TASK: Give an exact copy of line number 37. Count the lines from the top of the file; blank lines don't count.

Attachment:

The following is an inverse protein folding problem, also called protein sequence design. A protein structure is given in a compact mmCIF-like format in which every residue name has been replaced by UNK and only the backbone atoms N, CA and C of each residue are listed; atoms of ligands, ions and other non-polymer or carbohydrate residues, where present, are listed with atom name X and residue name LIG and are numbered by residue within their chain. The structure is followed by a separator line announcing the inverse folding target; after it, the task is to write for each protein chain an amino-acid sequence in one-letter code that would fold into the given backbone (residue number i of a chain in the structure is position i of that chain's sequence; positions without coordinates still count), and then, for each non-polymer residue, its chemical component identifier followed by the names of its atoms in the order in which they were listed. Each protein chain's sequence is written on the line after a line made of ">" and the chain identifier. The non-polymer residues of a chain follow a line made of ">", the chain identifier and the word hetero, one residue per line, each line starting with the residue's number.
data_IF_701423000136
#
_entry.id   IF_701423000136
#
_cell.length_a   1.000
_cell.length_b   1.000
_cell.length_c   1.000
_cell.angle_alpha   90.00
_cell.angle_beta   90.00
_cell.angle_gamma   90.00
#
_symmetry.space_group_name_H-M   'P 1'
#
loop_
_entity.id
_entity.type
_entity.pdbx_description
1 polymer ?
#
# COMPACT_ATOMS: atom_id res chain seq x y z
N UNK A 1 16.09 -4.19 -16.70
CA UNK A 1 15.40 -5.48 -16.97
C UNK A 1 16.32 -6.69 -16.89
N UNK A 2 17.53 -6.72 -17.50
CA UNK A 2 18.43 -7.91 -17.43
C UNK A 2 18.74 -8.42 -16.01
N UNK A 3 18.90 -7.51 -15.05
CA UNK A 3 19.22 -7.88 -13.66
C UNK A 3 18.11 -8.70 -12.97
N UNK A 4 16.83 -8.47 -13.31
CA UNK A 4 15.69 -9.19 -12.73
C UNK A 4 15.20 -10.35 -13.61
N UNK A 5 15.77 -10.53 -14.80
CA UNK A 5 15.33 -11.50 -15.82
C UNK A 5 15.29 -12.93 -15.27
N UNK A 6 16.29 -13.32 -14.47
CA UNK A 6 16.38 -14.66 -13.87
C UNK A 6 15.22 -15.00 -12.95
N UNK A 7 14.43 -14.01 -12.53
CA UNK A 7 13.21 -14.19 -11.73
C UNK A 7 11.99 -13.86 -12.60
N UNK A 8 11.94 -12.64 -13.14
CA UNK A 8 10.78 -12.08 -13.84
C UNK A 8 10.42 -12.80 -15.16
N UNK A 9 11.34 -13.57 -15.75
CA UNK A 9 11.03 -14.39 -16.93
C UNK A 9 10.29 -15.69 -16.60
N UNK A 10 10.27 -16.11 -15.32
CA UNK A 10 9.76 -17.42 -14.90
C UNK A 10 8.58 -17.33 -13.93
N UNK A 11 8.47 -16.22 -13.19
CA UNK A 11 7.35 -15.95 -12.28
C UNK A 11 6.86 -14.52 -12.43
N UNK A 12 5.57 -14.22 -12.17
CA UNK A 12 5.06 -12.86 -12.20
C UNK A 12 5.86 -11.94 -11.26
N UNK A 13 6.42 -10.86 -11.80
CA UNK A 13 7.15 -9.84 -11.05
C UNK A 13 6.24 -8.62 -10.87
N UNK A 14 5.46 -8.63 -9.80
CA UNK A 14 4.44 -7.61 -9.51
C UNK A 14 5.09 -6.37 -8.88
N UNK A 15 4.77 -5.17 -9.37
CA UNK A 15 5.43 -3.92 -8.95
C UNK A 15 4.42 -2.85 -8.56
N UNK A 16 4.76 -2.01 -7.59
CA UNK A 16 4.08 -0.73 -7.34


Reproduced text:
N UNK A 6 16.29 -13.32 -14.47